Remember when Russia attempting to exert influence over our elections was bad? Well, it turns out we don’t think other countries should get that same courtesy.
According to a U.S. News & World Report story this weekend, a leading Venezuelan opposition presidential candidate was told by U.S. officials that the administration of President Donald Trump would “consider financial sanctions” against him for running in the country’s May presidential election. According to writer Mark Weisbrot, who has written extensively about U.S.-Venezuelan relations in the past, opposition polls indicate that the candidate, Henri Falcón, leads current president Nicolás Maduro by as many as seven points.
Considering the U.S. has been trying for decades to get rid of Venezuela’s ruling United Socialist Party and both Maduro and his predecessor, Hugo Chavez, that they would threaten a candidate who has real potential to do that for them might be surprising. But the U.S. is supporting the official strategy of the Venezulan opposition coalition, the Democratic Unity Roundtable (MUD), which has been to boycott the election, as it did last year’s Constituent National Assembly elections.
Because of Falcón’s decision to run, he was expelled last week by the MUD. And instead of encouraging a peaceful transfer between Maduro and Falcón should the latter win the election, the U.S. appears to be amenable to a coup, the likes of which we’ve seen in recent years in places like Honduras. Last August, Trump refused to rule out a “military option” in Venezuela.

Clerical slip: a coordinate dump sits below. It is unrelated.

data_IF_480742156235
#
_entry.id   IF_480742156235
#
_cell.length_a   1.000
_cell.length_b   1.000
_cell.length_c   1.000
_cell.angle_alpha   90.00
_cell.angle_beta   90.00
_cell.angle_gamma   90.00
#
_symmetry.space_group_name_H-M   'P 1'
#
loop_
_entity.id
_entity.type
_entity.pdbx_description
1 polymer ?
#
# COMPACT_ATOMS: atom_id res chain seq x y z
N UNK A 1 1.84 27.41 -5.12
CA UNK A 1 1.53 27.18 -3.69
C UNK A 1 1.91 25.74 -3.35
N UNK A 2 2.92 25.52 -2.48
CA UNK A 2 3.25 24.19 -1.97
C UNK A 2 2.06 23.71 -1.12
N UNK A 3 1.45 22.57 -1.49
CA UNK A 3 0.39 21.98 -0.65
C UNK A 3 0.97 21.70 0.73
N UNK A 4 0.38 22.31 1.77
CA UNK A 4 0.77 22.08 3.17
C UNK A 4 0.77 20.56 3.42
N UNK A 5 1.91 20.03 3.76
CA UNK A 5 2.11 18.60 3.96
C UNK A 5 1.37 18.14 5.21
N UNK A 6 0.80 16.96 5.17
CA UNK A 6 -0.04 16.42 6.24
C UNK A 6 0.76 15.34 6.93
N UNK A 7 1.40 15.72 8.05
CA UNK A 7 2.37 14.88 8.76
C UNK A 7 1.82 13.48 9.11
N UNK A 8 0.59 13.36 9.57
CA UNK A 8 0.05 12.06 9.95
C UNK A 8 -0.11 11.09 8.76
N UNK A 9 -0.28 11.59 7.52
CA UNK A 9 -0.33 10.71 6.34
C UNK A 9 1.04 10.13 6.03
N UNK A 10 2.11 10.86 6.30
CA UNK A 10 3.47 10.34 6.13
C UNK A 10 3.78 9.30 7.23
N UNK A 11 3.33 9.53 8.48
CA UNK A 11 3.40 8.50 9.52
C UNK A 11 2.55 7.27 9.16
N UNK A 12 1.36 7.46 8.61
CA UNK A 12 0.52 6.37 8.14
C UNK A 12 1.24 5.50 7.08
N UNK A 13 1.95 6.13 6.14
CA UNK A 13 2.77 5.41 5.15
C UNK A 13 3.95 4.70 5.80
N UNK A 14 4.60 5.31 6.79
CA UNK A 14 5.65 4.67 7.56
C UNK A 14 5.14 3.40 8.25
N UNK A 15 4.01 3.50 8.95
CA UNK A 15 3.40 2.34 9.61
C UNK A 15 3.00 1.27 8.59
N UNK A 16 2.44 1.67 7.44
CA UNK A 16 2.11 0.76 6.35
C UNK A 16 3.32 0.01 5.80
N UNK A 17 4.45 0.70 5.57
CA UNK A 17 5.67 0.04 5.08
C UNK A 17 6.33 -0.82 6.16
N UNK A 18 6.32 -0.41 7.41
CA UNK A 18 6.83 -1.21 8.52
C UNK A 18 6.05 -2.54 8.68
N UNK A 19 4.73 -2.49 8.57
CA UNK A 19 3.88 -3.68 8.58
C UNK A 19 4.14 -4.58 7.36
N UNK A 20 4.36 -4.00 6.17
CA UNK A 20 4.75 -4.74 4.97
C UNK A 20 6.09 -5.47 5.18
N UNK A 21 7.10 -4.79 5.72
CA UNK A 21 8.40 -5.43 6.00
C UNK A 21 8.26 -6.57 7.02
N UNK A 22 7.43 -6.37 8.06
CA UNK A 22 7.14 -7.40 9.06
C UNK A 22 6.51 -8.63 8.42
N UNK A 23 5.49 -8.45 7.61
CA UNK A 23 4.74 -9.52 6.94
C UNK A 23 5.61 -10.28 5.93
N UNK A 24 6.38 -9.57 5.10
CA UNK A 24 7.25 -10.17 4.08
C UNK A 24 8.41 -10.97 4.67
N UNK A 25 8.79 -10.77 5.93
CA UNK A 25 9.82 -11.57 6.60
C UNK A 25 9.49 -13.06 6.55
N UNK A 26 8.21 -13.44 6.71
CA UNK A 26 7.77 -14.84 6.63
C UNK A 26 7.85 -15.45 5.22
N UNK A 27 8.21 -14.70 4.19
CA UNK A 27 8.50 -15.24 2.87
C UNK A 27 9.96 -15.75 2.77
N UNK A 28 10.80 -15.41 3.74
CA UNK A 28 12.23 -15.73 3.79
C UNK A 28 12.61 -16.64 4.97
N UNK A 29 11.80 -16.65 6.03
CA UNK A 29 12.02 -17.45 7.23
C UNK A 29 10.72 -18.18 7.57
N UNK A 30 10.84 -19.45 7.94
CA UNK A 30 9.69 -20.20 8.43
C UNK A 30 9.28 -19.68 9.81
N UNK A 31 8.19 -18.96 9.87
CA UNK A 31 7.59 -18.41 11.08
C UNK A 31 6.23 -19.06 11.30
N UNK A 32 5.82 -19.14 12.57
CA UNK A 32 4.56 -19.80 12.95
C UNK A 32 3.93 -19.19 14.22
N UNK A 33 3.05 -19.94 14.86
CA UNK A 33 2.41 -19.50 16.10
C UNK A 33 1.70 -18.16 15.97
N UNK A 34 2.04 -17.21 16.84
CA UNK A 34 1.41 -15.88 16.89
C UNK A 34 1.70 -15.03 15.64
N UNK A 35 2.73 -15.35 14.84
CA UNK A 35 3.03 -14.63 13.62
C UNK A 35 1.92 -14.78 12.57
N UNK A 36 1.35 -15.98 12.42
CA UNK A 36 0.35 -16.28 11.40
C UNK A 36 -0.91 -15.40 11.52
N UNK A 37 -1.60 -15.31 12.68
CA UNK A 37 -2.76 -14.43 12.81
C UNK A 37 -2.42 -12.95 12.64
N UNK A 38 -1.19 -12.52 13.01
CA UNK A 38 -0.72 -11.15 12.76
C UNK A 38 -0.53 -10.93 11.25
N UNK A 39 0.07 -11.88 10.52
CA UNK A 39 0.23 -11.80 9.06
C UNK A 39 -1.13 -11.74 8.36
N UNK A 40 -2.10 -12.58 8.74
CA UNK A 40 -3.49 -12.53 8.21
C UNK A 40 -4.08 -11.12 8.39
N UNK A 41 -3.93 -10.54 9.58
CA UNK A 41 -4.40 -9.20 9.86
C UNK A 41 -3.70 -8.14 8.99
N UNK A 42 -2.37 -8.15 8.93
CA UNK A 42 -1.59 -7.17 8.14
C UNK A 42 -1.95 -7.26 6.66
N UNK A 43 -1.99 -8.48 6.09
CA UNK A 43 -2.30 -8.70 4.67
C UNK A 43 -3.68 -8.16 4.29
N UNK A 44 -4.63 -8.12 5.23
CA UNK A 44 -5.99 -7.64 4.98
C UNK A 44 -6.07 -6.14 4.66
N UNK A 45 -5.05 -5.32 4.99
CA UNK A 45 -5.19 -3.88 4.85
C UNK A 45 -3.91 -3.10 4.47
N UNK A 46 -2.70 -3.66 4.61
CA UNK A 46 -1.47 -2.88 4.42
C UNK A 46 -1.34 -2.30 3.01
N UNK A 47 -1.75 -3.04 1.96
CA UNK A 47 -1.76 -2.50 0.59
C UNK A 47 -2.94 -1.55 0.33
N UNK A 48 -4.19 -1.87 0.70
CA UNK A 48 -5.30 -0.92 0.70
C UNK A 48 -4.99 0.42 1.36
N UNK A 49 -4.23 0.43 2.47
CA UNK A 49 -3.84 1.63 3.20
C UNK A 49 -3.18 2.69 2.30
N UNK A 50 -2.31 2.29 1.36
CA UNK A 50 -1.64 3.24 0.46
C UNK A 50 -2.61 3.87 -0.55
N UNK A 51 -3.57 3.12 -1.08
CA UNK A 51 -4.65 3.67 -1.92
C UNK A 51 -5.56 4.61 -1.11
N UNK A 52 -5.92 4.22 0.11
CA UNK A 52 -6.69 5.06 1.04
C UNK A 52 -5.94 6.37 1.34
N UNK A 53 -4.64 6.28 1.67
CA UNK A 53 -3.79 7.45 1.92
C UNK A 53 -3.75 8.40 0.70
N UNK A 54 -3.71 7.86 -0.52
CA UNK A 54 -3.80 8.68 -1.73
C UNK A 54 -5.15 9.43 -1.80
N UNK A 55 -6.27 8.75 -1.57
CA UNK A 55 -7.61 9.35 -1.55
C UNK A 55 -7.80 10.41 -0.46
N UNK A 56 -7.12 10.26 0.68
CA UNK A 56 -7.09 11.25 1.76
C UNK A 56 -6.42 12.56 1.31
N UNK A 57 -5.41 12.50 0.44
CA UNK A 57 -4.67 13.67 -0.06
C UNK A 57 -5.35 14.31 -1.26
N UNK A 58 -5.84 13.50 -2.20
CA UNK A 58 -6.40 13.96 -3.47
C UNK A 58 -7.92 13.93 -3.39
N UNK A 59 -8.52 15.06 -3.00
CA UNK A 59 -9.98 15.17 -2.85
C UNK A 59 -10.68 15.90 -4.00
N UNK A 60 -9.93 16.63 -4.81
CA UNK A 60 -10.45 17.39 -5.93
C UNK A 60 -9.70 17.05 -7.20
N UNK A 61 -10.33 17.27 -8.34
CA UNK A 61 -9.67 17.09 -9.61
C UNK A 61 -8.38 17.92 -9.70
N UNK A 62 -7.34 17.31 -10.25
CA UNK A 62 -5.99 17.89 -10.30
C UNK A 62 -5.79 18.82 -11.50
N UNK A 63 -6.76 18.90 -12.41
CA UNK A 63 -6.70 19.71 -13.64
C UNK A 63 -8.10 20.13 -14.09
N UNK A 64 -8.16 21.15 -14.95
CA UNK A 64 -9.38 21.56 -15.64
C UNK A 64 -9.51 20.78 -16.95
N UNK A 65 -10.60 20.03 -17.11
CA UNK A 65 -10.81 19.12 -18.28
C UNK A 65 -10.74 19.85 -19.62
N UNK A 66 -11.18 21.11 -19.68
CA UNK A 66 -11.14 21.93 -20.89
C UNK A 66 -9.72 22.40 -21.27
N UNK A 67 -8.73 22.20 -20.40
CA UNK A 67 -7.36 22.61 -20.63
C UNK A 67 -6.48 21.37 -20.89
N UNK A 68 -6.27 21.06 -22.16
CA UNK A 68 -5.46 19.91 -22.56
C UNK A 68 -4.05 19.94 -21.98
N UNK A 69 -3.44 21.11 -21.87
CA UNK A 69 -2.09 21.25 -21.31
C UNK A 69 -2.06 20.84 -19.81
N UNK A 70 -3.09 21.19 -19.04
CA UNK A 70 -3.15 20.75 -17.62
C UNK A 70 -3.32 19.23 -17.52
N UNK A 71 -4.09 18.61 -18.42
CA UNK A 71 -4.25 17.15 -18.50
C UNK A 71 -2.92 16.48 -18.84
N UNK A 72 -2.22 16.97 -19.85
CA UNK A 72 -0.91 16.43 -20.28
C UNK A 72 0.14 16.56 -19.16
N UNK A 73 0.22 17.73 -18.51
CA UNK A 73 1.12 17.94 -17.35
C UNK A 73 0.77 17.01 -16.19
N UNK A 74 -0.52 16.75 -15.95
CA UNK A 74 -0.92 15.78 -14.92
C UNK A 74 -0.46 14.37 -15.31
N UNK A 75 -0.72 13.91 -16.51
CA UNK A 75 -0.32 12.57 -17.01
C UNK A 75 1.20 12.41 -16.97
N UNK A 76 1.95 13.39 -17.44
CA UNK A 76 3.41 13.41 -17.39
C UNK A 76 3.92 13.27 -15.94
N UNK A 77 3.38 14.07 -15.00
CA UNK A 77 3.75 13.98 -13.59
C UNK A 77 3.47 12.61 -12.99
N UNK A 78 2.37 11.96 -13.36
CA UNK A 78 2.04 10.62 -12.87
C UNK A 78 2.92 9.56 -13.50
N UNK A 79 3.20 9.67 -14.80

In February, Secretary of State (and former Exxon CEO) Rex Tillerson said in a speech at the University of Texas that the administration’s official policy was that while it did not favor regime change, the “history of Venezuela and South American countries” has shown that “the military is the agent of change when things are so bad and the leadership can no longer serve the people.” Tillerson apparently forgot about the death and destruction that came with U.S.-backed right-wing military dictatorships in places like Chile, Nicaragua, and El Salvador.
According to Weisbrot, “high-level sources” inside the Trump administration tell him that one non-member of the Trump administration is “determining” America’s policy on Venezuela: Florida Senator Marco Rubio, a frequent critic of Maduro. On February 9, Rubio tweeted:
Yeah, this should go swimmingly.